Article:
Bristol in Hartford County, Connecticut — The American Northeast (New England)
The Southern New England Ice House on Birge Pond
For many years an icehouse stood on the southern shore of Birge Pond at the site of the present-day parking lot. In the days before refrigeration, ice was an important commodity and Birge Pond was the largest supplier of ice to the City of Bristol. The icehouse was by description a large barn about 60 feet long by 30 feet wide and was two stories tall. Packed in dry sawdust and ventilated so as to allow the escape of warm moist air, quality ice might keep for as long as 2 to 3 years. Originally owned by Eli Norton. The Southern New England Ice House, who retained ownership until 1933 when the icehouse, a victim of modern technology, was finally torn down.
Topics. This historical marker is listed in these topic lists: Environment • Industry & Commerce. A significant historical year for this entry is 1933.
Location. 41° 41.3′ N, 72° 56.955′ W. Marker is in Bristol, Connecticut, in Hartford County. Marker is on Crescent Drive, on the right when traveling south. Touch for map. Marker is at or near this postal address: 4 Crescent Drive, Bristol CT 06010, United States of America. Touch for directions.
Other nearby markers. At least 8 other markers are within one mile of this marker, measured as the crow flies. Bristol Civil War Memorial (approx. ¾ mile away); Forever Honored Forever MournedNathan Hale (approx. 0.8 miles away); New Cambridge (now Bristol) (approx. 0.9 miles away); Dedicated To All Veterans (approx. 0.9 miles away); John Christopher Mack (approx. one mile away); Albert F. Rockwell (approx. one mile away); Bristol (approx. 1.1 miles away). Touch for a list and map of all markers in Bristol.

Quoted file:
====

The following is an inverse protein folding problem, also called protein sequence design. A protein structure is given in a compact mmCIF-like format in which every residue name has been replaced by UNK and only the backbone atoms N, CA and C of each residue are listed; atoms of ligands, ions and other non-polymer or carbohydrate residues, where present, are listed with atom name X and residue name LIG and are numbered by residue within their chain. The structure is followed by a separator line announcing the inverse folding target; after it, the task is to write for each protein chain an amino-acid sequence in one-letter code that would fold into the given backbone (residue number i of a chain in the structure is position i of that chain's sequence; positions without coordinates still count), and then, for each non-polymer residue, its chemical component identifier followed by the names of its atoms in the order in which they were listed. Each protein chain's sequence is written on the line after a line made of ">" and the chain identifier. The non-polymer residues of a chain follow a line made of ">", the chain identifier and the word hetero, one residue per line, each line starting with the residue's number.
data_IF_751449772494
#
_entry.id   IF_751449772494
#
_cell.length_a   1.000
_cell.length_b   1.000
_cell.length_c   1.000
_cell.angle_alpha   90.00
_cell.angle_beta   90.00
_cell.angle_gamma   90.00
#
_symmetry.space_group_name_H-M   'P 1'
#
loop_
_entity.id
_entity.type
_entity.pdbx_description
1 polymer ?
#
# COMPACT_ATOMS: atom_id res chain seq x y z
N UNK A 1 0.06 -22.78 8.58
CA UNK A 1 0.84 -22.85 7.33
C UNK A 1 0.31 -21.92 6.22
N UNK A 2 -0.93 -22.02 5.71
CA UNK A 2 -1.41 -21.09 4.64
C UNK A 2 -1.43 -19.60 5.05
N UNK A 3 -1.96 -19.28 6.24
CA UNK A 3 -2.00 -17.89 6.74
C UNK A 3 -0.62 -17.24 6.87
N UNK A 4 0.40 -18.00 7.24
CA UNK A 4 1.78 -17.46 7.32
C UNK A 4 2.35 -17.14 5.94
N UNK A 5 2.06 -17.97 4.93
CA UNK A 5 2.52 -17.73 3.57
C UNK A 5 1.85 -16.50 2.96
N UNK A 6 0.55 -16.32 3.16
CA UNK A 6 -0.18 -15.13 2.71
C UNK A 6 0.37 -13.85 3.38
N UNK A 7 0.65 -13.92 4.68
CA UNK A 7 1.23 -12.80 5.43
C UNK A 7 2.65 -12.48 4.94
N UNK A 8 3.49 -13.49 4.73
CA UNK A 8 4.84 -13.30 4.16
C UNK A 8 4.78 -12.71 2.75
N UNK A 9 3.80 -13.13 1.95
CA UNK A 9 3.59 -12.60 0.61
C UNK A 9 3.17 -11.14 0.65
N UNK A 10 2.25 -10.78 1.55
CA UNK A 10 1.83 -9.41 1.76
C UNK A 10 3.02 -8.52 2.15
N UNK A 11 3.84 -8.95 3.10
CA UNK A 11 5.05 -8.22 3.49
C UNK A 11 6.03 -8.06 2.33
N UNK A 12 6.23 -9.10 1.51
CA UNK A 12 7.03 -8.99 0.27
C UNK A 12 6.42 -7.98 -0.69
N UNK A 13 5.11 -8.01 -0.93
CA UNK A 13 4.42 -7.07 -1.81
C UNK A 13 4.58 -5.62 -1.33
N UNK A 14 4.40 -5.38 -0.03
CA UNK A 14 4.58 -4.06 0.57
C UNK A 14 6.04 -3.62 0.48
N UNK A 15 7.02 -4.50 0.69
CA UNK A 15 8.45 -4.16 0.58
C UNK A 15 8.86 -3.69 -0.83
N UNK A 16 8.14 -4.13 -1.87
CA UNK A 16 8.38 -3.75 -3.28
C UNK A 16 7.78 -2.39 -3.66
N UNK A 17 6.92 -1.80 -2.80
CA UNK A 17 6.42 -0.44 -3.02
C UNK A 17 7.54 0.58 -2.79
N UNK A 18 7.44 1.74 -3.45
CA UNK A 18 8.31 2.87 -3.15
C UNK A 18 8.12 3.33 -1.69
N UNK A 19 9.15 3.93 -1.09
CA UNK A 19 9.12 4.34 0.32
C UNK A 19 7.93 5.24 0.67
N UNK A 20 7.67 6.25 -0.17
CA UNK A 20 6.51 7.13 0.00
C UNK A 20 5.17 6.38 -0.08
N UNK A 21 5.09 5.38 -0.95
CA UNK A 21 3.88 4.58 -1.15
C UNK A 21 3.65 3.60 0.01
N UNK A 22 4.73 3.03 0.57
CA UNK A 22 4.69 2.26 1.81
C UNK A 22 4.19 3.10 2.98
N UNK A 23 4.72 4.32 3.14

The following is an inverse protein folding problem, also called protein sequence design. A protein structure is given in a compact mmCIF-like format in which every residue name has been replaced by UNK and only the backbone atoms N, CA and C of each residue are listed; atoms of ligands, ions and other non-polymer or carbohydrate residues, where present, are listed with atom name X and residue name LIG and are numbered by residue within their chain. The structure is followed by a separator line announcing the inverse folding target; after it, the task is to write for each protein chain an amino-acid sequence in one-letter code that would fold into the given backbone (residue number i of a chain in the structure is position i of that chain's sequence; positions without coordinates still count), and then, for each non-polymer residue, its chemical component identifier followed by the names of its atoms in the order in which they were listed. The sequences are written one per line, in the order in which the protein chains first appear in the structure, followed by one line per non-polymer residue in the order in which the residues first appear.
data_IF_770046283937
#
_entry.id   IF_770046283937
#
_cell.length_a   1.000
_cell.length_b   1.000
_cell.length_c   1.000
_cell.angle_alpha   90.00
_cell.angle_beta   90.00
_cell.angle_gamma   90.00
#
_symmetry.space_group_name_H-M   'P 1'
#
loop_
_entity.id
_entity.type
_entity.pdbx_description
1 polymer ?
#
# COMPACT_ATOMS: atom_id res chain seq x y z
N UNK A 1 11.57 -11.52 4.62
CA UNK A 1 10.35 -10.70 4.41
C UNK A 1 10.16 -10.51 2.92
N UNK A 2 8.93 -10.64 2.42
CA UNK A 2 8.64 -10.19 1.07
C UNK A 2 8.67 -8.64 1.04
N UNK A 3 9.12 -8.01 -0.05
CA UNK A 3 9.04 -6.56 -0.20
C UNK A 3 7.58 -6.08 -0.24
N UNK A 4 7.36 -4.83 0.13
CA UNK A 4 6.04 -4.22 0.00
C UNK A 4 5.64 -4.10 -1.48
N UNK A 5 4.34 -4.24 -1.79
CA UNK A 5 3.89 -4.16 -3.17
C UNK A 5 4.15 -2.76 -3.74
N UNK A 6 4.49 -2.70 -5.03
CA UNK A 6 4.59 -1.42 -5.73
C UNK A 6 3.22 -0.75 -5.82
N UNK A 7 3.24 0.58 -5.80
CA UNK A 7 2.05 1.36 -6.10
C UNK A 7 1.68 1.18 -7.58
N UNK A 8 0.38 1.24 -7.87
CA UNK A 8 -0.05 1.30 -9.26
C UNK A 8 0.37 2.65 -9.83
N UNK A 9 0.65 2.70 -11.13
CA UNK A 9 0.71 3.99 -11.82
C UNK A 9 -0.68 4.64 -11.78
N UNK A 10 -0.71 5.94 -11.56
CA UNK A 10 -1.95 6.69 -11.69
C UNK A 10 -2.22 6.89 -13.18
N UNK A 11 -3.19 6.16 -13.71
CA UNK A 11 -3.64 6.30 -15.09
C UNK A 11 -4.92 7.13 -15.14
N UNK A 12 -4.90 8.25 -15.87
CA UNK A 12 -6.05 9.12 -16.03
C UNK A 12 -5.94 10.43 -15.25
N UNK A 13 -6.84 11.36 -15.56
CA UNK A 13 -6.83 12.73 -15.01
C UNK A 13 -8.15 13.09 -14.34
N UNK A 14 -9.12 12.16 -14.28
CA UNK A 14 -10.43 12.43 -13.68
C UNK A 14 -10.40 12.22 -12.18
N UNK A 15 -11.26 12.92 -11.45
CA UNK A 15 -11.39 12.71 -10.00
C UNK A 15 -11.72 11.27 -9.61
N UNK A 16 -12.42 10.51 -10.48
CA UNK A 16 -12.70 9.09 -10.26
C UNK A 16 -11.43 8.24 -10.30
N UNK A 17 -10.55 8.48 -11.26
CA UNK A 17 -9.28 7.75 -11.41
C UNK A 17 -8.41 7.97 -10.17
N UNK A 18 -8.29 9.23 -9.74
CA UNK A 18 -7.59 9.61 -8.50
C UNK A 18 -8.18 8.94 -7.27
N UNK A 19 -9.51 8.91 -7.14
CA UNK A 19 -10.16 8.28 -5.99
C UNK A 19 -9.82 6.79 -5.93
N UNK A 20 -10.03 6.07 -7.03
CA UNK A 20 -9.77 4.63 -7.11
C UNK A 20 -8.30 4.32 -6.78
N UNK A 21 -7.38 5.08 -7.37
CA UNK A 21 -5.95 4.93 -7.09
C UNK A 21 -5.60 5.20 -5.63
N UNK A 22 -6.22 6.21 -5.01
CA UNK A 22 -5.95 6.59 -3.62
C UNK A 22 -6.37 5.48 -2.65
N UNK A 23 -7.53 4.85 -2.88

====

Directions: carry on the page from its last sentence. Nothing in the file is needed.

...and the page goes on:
More about this marker.
The marker is located on the 200 acre Hoppers-Birge Pond Nature Preserve, which is part of the Bristol Park System. The Hoppers refer to the kettle holes created during the last ice age. Several hiking trails connect the Hoppers to Birge Pond, which is noted for its good fishing.
Also see . . .
1. A history of Ice houses to refrigeration. (Submitted on March 15, 2016, by Alan M. Perrie of Unionville, Connecticut.)
2. Southern New England Ice House stock certificate. (Submitted on March 15, 2016, by Alan M. Perrie of Unionville, Connecticut.)
Credits. This page was last revised on November 9, 2020. It was originally submitted on March 15, 2016, by Alan M. Perrie of Unionville, Connecticut. This page has been viewed 313 times since then and 104 times this year. Photos: 1, 2, 3. submitted on March 15, 2016, by Alan M. Perrie of Unionville, Connecticut. • Bill Pfingsten was the editor who published this page.